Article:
Will the company provide you with a single point of contact such as the project manager who will be able to deal patiently with all your queries on a day to day basis? Or will it be pot luck who picks up the phone? Your time is too valuable for you to be given the runaround, so only work with software companies that will treat your call as high priority whatever time and however often you call. We are not advocating that you should make a nuisance of yourself; but when you really need a query dealt with, it should be dealt with without delay.
6. Corporate management:
While the development team is a critical aspect of your selection, so too should be the corporate management. Does the company have adequate resources to deliver your project? What are their corporate goals? Do they have adequate coordination and control? How do they maintain the trust, loyalty, and health of their workforce? What is the staff turnover? What is the level of absenteeism? What is the true relationship between senior management and project workers? Is there a staff appraisal system and how are staff compensated? Ultimately, ask yourself if, in a different universe, is it a company you would be happy working for?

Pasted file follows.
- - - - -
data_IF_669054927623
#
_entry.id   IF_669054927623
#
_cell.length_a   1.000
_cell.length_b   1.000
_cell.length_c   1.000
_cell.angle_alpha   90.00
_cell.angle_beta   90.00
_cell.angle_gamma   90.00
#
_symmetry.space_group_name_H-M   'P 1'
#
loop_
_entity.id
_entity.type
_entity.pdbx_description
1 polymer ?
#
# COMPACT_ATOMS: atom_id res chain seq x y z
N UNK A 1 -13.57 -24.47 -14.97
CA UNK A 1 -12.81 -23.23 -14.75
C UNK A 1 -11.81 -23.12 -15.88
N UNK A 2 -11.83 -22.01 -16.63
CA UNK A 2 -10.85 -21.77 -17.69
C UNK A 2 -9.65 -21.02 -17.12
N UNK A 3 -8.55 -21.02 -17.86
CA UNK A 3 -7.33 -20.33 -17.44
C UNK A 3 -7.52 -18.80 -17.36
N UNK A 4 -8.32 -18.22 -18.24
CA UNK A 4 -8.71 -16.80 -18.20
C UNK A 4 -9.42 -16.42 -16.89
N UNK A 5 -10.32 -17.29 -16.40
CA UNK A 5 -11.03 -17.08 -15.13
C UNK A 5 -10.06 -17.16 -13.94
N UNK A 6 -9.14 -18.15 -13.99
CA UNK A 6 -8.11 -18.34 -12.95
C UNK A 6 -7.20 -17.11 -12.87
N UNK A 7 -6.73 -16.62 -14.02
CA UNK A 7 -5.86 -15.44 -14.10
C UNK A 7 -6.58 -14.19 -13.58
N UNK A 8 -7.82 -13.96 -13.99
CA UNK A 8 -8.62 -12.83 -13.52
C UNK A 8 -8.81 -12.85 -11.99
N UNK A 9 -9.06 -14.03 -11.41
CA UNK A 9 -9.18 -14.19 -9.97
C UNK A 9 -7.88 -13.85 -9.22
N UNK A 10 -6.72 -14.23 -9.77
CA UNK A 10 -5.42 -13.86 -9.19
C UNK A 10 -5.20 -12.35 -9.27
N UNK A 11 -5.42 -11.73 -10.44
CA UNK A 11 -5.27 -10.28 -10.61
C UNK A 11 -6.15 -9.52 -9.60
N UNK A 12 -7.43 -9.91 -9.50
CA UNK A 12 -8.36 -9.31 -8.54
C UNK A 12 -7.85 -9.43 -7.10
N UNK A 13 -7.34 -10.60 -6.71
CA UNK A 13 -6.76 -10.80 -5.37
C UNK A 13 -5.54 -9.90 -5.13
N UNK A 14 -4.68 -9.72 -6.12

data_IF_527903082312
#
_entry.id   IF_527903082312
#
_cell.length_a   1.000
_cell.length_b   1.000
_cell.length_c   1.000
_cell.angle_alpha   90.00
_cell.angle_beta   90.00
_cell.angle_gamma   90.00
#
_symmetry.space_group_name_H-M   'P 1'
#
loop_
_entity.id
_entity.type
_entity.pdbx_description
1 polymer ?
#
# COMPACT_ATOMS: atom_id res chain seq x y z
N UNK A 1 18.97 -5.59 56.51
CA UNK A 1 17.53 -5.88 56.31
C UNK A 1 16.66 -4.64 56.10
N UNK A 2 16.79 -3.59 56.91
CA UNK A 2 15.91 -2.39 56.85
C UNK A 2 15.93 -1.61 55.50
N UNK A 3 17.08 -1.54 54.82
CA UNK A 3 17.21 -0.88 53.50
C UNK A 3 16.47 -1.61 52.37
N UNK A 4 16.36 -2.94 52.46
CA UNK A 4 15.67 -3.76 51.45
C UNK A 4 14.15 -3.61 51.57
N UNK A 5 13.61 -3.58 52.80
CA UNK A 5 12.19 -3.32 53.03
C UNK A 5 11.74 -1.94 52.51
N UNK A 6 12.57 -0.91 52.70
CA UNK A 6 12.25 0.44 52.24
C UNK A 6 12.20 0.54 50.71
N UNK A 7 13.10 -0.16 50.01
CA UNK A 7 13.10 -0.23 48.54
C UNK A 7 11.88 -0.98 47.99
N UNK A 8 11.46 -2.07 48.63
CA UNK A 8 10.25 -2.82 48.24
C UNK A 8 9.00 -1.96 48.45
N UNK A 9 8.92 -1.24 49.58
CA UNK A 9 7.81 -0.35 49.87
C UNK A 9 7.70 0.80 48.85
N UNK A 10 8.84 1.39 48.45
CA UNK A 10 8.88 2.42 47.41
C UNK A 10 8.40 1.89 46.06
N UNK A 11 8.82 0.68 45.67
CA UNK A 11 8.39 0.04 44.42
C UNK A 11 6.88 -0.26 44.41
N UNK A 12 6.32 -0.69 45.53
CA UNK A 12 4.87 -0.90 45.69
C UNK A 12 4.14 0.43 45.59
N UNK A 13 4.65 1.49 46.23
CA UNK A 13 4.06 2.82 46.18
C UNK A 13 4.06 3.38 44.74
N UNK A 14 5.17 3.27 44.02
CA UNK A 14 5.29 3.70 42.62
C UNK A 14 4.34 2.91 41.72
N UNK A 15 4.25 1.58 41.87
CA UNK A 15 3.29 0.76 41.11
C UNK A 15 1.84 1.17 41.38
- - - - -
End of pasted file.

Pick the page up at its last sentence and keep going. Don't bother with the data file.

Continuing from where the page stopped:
7. Customer base:
Which companies have they previously worked with? What kind of projects have they worked on? Which do they consider to be their most successful projects and how did they fare subsequently? Do they have a strong base of repeat customers? If they do, then it speaks well of the company. Which projects didn’t go as planned and how did they go about getting them back on course? While much of this kind of information is, of course, confidential, they should be able to discuss it at least in general terms.